Mrs. Malloy has anticipated other questions, so she has the students demon- strate as a class how to collect data for the activity. She has twelve students line up, and another student times the handshakes as three, six, nine, and twelve students shake hands. A recorder records the times as the handshakes are being completed. As the rest of the class observes this demonstration, they also begin to see a need for a “clapper,” someone who would clap to keep the handshakes going at a con- sistent rate. They then begin the activity.

    As the students begin working in their groups, some raise their hands. Mrs. Malloy walks around the room and hears similar versions of the same questions. After addressing the questions with one group and hearing the same questions from other groups, she decides to bring the class back together and have a class discussion about the questions “How far apart should we stand?” and “How fast should we shake our hands?” After several groups are given a chance to explain their viewpoints on the matters, the class concludes that as long as they are con- sistent within their own groups, it is not critical that each group make the same decisions.

    The students proceed with the activity and complete the data collection sec- tion without any other questions. As they move into the proportional reasoning section of the activity, they once again have questions. In this section, students are asked to estimate the number of students per foot, the speed of the hand- shake (feet per second), and the ratio of seconds per foot. The two main ques- tions that arise focus, first, on how to deal with the many ratios that can be created, and, second, what to do with the data for three, six, nine, and twelve students. Mrs. Malloy has intended for students to use the data for twelve stu- dents when solving proportions; she has asked them to collect data for three, six, and nine students so that they have data for the scatter plot and line of best fit in the algebraic reasoning section. Yet she does not tell them this directly, since she wants to encourage her students to think about how the data can be best used. As she circulates from group to group, she listens to students explain their reasoning and guides them with questions of her own if she realizes that they are off track.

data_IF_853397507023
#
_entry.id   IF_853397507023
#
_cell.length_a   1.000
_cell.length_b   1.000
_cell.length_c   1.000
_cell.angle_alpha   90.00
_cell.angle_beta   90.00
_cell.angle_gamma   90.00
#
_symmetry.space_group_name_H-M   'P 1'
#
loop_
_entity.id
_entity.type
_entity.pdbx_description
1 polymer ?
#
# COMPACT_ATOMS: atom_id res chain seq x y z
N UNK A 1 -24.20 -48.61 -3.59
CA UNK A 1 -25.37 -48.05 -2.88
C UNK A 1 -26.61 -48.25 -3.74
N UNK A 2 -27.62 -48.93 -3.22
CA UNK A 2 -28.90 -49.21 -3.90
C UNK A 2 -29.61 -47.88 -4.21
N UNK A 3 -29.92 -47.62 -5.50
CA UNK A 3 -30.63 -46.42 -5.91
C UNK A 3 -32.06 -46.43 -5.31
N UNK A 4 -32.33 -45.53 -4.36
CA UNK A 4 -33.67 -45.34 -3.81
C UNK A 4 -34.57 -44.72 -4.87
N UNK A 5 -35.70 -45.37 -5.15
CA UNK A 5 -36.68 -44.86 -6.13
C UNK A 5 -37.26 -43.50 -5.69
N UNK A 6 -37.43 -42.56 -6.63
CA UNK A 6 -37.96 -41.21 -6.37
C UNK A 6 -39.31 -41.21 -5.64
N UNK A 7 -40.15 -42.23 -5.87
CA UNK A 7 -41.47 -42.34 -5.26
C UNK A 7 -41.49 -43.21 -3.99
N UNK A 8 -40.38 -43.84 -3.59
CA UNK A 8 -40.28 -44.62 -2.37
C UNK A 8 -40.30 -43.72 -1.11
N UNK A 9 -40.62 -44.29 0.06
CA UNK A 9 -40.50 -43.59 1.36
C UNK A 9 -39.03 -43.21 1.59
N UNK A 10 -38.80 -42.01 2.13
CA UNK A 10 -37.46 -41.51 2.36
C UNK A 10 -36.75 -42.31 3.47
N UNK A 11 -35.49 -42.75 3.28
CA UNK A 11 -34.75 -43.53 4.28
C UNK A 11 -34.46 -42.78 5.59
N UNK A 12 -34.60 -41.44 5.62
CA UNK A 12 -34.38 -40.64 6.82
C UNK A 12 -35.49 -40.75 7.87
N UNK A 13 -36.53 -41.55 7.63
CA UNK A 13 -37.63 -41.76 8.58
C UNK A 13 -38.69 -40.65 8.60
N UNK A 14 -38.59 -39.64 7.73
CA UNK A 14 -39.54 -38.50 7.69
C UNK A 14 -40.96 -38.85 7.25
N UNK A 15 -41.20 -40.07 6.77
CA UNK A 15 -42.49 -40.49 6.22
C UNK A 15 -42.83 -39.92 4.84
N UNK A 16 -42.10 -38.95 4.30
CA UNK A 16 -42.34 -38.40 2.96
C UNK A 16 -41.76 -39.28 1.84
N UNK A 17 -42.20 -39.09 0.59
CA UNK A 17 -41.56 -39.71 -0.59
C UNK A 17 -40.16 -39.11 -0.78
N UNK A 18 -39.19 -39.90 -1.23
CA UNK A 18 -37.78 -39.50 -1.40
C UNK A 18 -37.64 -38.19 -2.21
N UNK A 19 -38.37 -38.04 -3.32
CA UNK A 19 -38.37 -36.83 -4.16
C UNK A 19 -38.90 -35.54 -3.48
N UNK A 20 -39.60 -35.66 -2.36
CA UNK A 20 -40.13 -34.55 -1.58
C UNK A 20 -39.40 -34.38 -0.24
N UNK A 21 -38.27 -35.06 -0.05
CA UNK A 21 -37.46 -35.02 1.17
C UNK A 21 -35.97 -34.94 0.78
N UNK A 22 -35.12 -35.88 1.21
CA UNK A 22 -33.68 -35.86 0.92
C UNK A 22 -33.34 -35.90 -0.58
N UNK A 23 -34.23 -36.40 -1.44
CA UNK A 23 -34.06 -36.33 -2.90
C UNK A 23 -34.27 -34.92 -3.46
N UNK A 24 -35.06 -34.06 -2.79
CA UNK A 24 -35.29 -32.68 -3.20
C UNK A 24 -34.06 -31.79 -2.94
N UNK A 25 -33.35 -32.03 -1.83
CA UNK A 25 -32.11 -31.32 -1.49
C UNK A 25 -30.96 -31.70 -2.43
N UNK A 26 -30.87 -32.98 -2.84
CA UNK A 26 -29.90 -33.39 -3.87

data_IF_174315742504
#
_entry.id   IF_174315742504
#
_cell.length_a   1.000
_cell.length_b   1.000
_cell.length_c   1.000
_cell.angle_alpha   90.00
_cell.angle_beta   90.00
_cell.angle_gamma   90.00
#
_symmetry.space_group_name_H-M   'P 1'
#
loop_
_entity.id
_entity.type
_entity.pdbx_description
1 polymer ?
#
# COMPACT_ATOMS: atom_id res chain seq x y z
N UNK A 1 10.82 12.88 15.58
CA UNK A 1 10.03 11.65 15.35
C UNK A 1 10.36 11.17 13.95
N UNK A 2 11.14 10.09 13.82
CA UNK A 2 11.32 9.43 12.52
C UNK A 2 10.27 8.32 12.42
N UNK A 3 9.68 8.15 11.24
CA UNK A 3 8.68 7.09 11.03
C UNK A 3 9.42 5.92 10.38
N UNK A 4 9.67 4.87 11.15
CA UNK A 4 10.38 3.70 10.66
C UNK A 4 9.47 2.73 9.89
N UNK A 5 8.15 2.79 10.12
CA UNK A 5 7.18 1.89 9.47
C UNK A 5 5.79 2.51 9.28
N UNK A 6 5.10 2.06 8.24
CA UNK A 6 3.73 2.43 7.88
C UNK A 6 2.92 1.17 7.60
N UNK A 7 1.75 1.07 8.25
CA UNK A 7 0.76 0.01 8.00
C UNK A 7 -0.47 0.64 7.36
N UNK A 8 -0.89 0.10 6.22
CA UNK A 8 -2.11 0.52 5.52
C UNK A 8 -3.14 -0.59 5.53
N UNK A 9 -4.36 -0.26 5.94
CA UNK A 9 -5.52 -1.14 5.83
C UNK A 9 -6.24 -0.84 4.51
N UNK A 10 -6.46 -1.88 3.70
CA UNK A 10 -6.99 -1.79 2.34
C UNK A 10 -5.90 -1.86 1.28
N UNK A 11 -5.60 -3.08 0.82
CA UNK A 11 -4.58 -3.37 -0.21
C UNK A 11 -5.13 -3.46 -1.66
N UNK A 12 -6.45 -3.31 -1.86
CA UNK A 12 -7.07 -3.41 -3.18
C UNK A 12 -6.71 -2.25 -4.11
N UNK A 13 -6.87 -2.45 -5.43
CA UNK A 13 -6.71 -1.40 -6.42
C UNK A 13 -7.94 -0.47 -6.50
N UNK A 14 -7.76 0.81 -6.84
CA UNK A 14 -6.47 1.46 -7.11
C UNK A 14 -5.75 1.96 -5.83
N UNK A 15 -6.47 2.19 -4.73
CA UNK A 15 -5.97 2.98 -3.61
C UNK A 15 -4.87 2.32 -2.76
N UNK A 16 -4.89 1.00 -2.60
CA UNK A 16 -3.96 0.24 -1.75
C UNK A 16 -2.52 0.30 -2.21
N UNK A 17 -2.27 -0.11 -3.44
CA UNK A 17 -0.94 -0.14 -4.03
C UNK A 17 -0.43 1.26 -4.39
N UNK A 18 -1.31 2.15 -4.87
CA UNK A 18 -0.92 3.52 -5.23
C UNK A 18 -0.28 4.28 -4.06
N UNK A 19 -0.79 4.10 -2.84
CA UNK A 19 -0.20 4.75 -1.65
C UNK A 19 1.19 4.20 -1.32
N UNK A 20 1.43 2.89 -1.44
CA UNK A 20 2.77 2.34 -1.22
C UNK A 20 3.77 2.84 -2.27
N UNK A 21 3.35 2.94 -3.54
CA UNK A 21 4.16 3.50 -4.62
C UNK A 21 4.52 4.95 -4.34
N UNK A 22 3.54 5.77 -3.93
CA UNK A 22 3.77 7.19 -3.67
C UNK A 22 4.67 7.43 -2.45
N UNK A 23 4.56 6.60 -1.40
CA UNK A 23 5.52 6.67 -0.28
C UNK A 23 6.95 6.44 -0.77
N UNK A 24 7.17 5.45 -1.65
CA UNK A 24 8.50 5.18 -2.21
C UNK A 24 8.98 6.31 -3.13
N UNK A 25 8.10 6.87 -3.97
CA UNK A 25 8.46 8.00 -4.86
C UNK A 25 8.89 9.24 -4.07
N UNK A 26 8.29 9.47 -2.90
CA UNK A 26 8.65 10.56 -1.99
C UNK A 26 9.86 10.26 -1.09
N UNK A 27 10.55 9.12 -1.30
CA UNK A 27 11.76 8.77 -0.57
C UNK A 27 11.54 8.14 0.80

6 • Succeeding at Teaching Secondary Mathematics

  • In the final section of the activity, students are asked to use data to produce a scatter plot and line of best fit in order to predict how long it could take to complete the handshake across America. Since the use of technology is encouraged in Mrs. Malloy’s class to develop understanding, students feel comfortable using it as they see fit. While some students choose to create their scatter plots using graph paper, others choose to use graphing calculators. As Mrs. Malloy walks around the room, she answers questions from the groups and comments on their work. She also notes that many of